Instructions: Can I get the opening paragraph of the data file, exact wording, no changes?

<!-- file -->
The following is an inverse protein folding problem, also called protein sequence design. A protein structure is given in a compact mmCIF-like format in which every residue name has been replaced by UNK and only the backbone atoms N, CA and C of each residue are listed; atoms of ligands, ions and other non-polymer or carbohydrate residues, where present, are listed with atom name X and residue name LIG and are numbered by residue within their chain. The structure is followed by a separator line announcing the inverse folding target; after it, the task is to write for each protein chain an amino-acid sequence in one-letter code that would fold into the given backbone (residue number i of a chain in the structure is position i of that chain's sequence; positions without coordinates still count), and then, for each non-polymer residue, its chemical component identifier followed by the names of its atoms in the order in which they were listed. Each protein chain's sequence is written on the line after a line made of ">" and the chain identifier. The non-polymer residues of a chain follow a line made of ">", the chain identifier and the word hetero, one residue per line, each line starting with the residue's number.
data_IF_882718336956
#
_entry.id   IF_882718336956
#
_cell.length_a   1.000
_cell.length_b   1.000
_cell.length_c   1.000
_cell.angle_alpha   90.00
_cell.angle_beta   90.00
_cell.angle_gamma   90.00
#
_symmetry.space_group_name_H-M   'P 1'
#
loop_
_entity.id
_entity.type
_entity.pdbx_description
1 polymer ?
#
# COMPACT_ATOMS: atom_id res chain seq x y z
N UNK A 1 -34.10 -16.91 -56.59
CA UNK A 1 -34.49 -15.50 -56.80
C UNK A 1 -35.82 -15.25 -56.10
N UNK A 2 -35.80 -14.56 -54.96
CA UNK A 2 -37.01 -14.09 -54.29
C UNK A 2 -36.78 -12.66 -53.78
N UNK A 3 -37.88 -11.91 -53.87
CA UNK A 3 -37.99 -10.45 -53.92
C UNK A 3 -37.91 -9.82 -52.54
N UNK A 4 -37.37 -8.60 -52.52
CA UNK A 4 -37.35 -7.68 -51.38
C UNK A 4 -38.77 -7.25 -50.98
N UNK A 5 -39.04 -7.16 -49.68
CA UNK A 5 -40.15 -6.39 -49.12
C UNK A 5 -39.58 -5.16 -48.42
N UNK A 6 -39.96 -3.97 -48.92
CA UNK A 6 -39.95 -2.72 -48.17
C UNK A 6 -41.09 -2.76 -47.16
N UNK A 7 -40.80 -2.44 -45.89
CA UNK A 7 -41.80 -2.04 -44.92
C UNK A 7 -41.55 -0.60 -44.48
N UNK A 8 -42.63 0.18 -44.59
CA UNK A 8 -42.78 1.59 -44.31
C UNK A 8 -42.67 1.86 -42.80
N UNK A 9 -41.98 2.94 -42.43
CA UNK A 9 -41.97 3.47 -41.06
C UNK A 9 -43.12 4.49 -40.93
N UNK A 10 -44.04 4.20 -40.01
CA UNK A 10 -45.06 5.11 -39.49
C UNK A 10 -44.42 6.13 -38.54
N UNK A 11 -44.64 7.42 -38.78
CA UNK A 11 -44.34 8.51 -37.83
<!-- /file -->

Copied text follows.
The following is an inverse protein folding problem, also called protein sequence design. A protein structure is given in a compact mmCIF-like format in which every residue name has been replaced by UNK and only the backbone atoms N, CA and C of each residue are listed; atoms of ligands, ions and other non-polymer or carbohydrate residues, where present, are listed with atom name X and residue name LIG and are numbered by residue within their chain. The structure is followed by a separator line announcing the inverse folding target; after it, the task is to write for each protein chain an amino-acid sequence in one-letter code that would fold into the given backbone (residue number i of a chain in the structure is position i of that chain's sequence; positions without coordinates still count), and then, for each non-polymer residue, its chemical component identifier followed by the names of its atoms in the order in which they were listed. Each protein chain's sequence is written on the line after a line made of ">" and the chain identifier. The non-polymer residues of a chain follow a line made of ">", the chain identifier and the word hetero, one residue per line, each line starting with the residue's number.